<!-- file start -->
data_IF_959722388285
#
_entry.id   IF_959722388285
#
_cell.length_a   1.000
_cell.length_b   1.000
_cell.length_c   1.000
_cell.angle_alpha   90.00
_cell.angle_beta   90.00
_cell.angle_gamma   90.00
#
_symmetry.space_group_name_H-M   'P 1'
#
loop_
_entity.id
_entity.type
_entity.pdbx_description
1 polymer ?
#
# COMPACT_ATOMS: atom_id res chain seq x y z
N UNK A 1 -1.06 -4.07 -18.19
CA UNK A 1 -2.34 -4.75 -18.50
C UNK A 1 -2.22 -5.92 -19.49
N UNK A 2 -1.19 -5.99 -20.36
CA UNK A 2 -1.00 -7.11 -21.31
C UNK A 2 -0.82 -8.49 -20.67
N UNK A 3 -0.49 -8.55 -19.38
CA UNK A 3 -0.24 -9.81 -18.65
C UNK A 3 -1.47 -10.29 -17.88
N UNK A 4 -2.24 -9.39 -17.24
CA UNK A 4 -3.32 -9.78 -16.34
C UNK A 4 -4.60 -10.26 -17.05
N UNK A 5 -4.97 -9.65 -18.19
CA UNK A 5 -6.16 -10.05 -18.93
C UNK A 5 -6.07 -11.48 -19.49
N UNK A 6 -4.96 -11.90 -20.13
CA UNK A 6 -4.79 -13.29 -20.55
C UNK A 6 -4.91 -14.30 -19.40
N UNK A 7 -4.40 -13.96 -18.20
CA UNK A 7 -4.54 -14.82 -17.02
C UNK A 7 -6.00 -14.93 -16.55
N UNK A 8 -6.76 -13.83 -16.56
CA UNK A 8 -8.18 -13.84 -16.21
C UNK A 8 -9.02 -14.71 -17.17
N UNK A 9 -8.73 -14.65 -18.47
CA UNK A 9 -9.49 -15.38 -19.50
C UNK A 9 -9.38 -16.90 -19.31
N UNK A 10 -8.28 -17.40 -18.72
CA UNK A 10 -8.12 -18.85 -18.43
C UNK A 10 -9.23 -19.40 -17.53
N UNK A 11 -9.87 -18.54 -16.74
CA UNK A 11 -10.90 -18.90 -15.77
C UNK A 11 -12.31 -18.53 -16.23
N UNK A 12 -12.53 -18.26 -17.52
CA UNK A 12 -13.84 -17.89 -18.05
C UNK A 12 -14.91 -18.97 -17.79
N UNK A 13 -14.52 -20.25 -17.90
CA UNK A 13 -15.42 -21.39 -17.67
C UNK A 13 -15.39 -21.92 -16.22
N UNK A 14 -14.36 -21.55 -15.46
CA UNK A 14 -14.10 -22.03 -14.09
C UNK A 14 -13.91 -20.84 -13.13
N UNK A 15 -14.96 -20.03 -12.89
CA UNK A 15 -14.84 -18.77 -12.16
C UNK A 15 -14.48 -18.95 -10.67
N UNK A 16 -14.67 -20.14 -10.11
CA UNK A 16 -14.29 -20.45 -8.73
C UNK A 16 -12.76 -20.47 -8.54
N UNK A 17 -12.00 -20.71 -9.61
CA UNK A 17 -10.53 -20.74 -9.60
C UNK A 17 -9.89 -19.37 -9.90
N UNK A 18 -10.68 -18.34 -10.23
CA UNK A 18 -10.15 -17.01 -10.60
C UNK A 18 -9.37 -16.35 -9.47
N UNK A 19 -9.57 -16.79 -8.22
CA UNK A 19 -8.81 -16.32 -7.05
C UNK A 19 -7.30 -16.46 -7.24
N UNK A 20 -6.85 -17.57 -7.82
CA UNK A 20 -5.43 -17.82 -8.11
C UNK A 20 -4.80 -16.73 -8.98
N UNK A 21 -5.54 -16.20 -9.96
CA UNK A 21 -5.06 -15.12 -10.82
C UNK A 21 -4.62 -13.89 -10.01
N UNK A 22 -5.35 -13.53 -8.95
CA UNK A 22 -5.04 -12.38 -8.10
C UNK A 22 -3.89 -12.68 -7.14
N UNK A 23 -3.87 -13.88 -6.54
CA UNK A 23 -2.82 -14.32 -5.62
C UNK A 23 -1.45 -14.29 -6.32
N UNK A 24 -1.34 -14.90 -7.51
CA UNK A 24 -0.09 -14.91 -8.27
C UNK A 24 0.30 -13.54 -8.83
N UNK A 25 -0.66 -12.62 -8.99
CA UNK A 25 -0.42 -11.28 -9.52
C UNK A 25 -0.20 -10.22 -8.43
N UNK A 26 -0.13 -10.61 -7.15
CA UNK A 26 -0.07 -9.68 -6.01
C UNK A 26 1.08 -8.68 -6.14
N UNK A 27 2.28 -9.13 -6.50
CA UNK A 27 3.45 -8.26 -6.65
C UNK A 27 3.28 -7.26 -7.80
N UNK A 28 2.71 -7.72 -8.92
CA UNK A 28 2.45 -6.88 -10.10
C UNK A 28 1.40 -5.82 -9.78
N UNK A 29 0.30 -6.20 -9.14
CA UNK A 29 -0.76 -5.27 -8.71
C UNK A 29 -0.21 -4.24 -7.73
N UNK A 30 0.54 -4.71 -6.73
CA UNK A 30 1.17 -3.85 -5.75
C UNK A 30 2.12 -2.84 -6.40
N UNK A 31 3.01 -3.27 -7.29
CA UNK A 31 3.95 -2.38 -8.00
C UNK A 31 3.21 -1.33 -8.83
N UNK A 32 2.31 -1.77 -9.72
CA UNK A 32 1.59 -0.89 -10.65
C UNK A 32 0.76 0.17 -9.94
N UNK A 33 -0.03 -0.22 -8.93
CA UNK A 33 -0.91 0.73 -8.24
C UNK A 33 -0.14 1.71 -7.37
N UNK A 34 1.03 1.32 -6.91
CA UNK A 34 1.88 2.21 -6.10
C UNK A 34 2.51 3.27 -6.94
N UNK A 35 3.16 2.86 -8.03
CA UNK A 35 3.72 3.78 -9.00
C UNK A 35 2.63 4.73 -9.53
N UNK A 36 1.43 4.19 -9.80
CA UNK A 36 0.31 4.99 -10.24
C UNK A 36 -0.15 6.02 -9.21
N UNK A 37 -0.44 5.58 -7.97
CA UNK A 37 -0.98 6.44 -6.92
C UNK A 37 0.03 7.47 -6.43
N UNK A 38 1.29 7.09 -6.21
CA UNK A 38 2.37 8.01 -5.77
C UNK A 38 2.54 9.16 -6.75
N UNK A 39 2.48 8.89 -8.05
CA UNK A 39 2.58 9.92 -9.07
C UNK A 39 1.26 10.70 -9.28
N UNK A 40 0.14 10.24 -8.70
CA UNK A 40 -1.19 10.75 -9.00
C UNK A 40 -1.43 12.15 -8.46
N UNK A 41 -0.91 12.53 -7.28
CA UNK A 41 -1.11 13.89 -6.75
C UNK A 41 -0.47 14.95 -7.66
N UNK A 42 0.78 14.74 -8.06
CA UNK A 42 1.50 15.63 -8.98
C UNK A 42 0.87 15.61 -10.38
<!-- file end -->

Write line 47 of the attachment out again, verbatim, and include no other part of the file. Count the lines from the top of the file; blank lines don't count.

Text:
C UNK A 9 -9.38 -16.90 -19.31